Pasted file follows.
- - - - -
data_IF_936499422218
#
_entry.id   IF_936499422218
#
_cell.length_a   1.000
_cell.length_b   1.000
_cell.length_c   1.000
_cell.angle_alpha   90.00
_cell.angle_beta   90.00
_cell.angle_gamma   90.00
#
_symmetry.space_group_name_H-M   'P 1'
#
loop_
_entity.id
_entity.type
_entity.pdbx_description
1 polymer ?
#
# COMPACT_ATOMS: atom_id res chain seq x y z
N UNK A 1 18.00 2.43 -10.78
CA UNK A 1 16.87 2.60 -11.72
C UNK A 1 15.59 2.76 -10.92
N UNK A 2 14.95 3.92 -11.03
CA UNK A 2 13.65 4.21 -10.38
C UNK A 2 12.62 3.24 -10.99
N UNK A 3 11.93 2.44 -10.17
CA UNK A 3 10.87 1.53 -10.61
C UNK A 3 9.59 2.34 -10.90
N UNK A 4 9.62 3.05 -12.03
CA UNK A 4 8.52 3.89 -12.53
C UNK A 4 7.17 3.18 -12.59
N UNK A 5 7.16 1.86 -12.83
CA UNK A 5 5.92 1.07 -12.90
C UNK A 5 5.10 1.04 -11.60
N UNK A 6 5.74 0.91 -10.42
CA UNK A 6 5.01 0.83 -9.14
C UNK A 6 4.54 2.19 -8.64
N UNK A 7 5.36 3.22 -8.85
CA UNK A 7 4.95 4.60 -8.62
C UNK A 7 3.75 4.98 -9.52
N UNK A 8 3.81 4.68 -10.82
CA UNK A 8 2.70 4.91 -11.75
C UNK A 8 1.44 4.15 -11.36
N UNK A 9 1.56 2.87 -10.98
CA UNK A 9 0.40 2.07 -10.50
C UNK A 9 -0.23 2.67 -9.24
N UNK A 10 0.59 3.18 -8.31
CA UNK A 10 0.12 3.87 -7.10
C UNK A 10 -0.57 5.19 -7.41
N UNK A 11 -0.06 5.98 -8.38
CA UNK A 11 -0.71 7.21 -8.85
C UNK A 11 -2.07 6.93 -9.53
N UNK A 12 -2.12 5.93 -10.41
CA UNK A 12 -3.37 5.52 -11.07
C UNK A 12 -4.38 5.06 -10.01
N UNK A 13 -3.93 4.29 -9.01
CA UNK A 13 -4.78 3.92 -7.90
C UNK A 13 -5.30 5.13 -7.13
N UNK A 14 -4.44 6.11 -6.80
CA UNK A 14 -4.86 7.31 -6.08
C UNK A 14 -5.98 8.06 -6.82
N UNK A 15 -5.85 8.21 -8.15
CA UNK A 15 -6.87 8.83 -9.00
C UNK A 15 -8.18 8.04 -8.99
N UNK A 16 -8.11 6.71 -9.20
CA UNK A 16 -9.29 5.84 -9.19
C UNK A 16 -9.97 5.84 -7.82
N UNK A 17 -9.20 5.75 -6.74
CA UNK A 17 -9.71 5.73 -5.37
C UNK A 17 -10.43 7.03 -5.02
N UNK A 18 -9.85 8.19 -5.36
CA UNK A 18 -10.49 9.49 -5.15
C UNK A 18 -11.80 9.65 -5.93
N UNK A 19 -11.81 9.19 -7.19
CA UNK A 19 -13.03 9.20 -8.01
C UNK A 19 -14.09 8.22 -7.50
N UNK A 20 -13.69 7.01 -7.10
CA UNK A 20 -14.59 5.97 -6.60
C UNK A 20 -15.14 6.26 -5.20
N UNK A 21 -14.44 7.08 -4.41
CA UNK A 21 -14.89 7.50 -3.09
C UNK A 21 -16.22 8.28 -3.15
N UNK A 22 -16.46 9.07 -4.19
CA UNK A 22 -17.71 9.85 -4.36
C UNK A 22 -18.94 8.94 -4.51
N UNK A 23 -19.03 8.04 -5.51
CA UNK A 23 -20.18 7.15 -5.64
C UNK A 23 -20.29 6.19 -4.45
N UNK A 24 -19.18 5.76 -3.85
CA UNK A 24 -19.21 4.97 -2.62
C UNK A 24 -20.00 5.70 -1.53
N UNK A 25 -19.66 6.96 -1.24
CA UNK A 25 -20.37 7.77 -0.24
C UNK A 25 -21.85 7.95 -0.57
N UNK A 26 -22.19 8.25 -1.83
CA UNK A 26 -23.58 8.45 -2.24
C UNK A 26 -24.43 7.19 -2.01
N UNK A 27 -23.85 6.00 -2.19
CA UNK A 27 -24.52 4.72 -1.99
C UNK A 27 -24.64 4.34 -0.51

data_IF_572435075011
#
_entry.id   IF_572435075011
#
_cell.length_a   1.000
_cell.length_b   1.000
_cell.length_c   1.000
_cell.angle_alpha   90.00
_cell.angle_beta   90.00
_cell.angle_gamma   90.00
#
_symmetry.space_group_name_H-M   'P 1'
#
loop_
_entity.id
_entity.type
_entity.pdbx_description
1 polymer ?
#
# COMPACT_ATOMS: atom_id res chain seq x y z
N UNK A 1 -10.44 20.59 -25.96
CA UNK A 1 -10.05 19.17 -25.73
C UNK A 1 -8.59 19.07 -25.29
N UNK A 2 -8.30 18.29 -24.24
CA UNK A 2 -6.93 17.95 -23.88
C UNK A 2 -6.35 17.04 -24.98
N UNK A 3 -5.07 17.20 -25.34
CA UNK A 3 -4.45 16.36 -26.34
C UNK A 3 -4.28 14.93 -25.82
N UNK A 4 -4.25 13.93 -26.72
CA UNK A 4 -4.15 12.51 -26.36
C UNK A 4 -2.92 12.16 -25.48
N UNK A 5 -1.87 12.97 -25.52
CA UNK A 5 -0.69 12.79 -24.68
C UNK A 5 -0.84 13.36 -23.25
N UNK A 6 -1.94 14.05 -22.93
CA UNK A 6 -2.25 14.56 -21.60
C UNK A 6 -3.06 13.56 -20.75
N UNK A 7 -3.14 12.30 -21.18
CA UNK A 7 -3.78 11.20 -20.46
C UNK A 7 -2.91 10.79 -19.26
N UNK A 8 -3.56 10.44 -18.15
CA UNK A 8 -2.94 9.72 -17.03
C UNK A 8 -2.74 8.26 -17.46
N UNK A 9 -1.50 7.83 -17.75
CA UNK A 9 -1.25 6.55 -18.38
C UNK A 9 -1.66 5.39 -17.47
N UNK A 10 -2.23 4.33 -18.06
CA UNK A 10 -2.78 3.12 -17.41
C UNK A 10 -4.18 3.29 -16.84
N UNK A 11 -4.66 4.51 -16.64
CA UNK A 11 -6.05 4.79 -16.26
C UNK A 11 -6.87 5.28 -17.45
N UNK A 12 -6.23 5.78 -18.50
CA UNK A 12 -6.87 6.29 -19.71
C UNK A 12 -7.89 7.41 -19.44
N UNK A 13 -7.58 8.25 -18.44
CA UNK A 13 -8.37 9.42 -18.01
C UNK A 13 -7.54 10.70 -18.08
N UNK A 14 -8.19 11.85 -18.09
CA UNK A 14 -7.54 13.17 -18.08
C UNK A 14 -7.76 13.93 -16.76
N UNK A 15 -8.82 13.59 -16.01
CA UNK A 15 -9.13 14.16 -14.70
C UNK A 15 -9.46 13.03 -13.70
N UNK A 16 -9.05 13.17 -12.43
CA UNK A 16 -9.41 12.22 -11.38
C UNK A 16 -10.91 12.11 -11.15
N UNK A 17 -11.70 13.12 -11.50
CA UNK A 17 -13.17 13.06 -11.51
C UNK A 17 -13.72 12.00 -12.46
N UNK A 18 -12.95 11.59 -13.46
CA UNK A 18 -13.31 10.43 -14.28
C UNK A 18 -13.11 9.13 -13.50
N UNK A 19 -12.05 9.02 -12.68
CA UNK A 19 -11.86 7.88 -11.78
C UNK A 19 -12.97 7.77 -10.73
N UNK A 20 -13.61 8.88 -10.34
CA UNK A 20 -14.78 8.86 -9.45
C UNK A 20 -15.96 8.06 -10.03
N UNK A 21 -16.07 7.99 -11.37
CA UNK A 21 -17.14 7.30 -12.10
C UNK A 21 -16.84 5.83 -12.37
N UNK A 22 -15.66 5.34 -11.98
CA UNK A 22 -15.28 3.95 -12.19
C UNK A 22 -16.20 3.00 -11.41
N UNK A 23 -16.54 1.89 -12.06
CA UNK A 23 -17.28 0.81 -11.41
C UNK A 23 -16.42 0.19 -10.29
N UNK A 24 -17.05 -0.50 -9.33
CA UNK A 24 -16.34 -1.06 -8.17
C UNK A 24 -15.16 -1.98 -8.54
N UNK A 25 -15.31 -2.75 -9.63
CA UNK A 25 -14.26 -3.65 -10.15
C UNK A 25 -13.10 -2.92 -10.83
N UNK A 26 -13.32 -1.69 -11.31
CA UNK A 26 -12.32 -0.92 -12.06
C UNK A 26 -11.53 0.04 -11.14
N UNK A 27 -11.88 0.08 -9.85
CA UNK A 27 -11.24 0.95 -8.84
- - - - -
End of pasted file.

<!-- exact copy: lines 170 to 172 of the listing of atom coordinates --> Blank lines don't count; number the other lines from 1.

N UNK A 17 -11.70 13.12 -11.50
CA UNK A 17 -13.17 13.06 -11.51
C UNK A 17 -13.72 12.00 -12.46